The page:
U.S. Soccer has this message for its youngest players: No heading, please.
The governing body for the sport in the United States is urging youth soccer leagues across the nation to put a stop to players striking the ball with their heads.
That could mean some changes are in store for Hawaii's youth soccer teams. About 18,000 kids play AYSO soccer in Hawaii, while the Hawaii Youth Soccer Association -- HYSA -- has about 7,000 kids on teams statewide.
The new directive recommends no heading of the ball for players 10 and under. For kids 11 to 13, the recommendation is for limited heading in practice.
UH Women's Soccer coach Michelle Nagamine supports the new recommendations, based on medical advice. Some studies rank soccer second to football for concussions.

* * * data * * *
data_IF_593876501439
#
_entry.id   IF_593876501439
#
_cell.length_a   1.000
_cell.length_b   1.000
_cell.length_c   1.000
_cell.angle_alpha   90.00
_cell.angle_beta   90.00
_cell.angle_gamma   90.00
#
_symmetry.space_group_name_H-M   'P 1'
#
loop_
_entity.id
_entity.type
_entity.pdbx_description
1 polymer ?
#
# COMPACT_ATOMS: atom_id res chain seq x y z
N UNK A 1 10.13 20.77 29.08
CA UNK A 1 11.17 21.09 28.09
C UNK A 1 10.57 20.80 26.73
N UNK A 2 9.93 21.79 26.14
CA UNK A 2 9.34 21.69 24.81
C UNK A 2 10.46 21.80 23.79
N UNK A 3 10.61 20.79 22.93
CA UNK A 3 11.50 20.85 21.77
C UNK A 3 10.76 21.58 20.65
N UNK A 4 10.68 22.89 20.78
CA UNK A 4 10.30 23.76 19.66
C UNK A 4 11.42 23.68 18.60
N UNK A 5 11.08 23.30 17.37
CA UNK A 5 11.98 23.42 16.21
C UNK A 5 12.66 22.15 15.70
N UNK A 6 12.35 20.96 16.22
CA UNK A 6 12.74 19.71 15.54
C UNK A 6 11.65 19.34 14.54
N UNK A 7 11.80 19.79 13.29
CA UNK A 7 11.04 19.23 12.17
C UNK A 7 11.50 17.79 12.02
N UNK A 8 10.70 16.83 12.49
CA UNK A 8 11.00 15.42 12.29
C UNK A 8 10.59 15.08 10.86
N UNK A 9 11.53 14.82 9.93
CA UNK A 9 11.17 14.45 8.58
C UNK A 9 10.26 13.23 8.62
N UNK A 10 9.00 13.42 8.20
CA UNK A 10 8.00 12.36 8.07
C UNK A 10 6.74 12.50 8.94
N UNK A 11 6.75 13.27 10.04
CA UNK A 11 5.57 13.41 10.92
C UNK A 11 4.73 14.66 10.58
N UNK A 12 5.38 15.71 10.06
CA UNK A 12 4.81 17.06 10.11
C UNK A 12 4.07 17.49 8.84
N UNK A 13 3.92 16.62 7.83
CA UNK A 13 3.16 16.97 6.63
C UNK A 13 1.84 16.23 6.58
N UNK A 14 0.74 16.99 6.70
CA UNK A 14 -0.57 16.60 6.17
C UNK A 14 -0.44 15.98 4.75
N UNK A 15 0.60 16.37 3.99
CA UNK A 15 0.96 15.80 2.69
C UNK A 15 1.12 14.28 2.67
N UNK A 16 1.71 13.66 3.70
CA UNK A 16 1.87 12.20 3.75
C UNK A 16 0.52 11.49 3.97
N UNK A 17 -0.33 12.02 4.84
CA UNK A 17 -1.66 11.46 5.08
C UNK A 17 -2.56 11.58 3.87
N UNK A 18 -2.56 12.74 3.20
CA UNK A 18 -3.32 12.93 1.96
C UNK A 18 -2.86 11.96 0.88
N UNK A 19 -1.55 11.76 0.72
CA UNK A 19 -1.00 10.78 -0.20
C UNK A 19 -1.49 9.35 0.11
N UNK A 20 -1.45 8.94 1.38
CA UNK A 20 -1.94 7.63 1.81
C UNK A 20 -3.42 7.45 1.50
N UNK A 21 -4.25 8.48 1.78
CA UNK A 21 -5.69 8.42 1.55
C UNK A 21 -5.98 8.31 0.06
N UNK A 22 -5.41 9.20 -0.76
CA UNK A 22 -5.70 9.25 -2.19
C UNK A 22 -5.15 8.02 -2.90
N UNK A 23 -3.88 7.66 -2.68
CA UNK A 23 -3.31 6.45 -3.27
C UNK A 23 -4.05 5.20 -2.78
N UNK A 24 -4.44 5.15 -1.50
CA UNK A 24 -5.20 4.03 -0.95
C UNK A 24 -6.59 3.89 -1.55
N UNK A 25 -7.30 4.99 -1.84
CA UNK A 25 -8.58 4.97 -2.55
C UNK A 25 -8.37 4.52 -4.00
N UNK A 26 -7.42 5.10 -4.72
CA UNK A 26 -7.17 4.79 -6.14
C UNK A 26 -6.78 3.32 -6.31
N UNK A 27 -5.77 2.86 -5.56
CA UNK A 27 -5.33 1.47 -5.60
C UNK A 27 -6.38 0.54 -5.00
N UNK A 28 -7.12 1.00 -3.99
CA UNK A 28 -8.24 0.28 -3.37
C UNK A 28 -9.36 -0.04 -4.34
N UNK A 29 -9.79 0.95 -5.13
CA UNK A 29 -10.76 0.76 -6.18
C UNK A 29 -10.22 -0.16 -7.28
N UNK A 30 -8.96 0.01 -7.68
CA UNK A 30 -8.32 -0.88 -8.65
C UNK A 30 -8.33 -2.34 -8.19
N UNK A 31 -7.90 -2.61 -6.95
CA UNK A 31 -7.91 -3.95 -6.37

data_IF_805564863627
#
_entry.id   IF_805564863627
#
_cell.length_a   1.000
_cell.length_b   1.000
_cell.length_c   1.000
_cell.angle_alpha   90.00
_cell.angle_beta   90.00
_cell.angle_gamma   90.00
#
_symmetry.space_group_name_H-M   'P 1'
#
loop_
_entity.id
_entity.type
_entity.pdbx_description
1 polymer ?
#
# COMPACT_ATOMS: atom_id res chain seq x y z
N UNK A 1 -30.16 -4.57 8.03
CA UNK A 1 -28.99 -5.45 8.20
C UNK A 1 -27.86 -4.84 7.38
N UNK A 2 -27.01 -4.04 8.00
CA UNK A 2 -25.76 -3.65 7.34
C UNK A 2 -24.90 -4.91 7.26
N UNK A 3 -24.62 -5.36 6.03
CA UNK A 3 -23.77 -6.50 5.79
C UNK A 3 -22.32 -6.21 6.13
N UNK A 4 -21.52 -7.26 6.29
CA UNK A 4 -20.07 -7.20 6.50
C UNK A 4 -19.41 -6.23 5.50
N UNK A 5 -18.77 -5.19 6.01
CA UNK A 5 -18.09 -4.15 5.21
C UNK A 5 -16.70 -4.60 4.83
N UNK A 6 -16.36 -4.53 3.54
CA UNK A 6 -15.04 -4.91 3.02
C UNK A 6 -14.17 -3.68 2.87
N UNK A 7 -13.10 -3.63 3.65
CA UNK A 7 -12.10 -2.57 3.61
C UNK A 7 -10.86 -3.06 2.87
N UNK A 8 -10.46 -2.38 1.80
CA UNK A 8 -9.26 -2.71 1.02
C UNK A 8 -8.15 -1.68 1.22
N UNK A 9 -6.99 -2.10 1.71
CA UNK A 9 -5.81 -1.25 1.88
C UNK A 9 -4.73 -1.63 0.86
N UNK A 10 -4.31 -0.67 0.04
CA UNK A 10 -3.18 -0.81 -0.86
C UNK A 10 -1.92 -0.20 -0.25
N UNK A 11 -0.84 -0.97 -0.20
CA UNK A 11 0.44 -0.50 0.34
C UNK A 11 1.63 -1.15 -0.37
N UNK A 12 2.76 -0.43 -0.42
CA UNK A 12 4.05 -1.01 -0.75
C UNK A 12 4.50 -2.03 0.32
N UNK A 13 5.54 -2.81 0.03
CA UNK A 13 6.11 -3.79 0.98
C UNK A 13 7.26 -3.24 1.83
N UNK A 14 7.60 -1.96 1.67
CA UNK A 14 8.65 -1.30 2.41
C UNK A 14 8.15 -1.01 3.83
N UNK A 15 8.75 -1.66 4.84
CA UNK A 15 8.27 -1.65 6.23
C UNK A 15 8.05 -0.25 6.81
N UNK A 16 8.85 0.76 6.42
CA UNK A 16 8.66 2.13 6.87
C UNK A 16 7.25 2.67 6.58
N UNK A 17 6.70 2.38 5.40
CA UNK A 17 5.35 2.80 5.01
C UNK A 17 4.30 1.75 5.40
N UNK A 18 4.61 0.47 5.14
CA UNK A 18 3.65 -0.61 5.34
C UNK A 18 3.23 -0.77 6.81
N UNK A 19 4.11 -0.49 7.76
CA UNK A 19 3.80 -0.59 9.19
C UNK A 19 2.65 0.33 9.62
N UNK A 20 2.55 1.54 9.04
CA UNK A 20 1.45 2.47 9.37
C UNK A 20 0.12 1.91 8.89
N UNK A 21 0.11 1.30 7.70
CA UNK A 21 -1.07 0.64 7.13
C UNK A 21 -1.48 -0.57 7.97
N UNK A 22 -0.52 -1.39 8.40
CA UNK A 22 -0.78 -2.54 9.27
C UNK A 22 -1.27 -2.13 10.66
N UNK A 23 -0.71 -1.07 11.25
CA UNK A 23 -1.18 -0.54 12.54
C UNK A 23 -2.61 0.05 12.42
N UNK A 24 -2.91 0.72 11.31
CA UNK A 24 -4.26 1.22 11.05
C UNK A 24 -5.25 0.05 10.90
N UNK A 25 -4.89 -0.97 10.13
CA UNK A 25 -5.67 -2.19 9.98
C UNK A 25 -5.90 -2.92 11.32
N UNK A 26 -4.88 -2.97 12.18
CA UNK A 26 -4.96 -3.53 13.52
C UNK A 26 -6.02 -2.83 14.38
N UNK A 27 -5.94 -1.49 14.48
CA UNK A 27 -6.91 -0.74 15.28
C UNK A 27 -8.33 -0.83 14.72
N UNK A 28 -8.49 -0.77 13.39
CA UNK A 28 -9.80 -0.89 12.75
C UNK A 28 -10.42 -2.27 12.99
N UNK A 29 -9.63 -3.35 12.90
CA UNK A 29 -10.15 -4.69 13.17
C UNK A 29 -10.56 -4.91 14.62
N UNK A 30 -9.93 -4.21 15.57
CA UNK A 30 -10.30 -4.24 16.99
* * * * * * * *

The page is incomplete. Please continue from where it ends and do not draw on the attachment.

"I think it's a good idea," Nagamine said. "When there's a 50-50 ball and it's up in the air, you have two players trying to challenge for that ball. Usually they end up missing the ball and heading each other."
Nagamine pointed out that HYSA clubs did away with heading the ball three years ago.
Youth soccer coach Chava Cabrera also supports the changes.
"You have to be careful with the children," he said. "I have to slow down in my training, especially the headers."
One of the best-sellers at Xtreme Soccer store is protective head gear. "It's also to help with collisions, when the kids are running after the ball," said store manager Leilani Fagaragan.
Soccer dad Francis Sakamoto said doing away with heading will "change the dynamics of soccer."
But, he added, "looking at the youth it's for their protection."